Comparative Advantage, Relative Wages, and the Accumulation of Human Capital

Tinbergen Institute Working Paper No. 2002-081/3

47 Pages Posted: 6 Mar 2003

See all articles by Coen N. Teulings

Coen N. Teulings

University of Amsterdam; University of Cambridge

Multiple version iconThere are 2 versions of this paper

Date Written: August 9, 2002


We apply Ricardo's principle of comparative advantage for a theory of factor substitutability. An assignment model with a continuum of worker and job types is applied. Highly skilled workers have a comparative advantage in complex jobs. The model satisfies the Distance Dependent Elasticity of Substitution characteristic: substitutability between types declines with their skill distance. The model is particularly useful for the analysis of the effects of human capital accumulation on relative wages. These effects can be decomposed in composition and extension effects. Composition effects compress the wage distribution. Then, an equiproportional increase in human capital of all skill types compresses the wage distribution, since extension effects cancel in that case. A workhorse model is provided capturing human capital accumulation and skill biased technological progress. Empirical studies suggest a one year rise in the average level of education to reduce the return to human capital by 20%.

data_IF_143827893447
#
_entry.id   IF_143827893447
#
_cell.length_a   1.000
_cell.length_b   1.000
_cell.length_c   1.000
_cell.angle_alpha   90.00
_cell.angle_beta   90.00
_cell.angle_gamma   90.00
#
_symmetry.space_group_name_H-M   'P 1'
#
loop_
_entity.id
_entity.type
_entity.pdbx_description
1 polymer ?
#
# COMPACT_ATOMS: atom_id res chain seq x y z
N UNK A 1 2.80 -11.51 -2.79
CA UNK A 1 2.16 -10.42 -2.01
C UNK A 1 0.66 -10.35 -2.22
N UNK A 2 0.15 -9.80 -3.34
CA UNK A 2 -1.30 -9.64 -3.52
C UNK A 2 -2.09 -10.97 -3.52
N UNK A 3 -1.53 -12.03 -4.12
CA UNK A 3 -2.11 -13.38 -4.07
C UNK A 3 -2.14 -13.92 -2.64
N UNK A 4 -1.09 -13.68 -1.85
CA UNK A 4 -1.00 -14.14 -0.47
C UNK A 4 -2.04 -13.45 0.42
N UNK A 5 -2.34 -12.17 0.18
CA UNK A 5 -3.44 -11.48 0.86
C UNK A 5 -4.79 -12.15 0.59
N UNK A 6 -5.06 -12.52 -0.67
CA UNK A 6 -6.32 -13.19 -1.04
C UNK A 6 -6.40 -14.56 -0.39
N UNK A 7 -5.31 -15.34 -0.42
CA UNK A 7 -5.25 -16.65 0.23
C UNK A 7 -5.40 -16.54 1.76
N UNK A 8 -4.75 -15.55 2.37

Keywords: assignment, wage distribution, human capital

JEL Classification: D30, J24

Suggested Citation

Teulings, Coen N., Comparative Advantage, Relative Wages, and the Accumulation of Human Capital (August 9, 2002). Tinbergen Institute Working Paper No. 2002-081/3, Available at SSRN: or

Coen N. Teulings (Contact Author)

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University of Cambridge ( email )

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